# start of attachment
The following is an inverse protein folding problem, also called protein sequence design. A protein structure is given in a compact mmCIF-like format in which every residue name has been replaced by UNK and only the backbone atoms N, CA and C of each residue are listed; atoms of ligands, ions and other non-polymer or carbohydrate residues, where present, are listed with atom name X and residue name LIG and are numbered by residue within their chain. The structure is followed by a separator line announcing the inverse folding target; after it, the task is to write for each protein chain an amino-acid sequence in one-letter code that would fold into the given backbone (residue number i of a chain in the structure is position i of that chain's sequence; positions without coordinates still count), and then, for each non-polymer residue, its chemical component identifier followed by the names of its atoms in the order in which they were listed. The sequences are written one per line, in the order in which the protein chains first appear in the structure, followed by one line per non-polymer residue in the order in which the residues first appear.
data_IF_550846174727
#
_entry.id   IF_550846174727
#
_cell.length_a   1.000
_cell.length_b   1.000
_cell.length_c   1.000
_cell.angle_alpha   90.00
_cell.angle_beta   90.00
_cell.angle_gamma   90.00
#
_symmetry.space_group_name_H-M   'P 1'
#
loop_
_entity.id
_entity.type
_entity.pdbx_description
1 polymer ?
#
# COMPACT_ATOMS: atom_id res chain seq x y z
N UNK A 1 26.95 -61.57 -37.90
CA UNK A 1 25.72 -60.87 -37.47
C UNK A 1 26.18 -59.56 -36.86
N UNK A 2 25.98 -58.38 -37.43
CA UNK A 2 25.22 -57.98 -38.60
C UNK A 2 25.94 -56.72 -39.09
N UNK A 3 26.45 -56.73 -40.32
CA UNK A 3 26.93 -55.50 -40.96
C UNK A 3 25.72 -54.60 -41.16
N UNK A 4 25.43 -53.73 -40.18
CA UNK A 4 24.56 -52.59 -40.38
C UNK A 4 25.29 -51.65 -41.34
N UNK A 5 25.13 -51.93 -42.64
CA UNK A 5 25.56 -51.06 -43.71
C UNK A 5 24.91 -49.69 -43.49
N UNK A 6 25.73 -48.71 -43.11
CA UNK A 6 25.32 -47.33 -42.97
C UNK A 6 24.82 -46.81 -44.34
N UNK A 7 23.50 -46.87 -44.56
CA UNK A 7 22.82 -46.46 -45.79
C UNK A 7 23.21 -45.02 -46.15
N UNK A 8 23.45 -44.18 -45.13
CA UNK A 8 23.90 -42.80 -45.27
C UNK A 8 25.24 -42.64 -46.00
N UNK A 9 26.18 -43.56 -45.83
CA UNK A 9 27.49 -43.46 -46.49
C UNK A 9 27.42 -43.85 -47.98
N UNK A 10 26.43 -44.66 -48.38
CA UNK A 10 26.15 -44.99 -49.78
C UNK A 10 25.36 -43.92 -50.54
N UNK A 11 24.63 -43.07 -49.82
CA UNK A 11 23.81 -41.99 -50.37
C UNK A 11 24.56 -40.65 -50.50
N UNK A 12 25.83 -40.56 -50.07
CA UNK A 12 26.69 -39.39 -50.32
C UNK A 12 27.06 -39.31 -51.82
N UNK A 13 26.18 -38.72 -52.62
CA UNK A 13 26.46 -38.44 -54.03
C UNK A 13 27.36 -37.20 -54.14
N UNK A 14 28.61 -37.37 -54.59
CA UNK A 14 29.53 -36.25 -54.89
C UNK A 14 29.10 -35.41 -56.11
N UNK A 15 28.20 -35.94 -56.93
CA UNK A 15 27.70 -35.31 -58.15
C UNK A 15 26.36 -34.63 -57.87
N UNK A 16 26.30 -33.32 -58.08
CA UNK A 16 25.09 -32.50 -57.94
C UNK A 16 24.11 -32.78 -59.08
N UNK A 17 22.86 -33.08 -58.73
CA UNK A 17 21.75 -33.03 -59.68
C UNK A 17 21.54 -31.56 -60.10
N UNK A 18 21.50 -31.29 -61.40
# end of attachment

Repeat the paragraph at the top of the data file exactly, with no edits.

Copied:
The following is an inverse protein folding problem, also called protein sequence design. A protein structure is given in a compact mmCIF-like format in which every residue name has been replaced by UNK and only the backbone atoms N, CA and C of each residue are listed; atoms of ligands, ions and other non-polymer or carbohydrate residues, where present, are listed with atom name X and residue name LIG and are numbered by residue within their chain. The structure is followed by a separator line announcing the inverse folding target; after it, the task is to write for each protein chain an amino-acid sequence in one-letter code that would fold into the given backbone (residue number i of a chain in the structure is position i of that chain's sequence; positions without coordinates still count), and then, for each non-polymer residue, its chemical component identifier followed by the names of its atoms in the order in which they were listed. The sequences are written one per line, in the order in which the protein chains first appear in the structure, followed by one line per non-polymer residue in the order in which the residues first appear.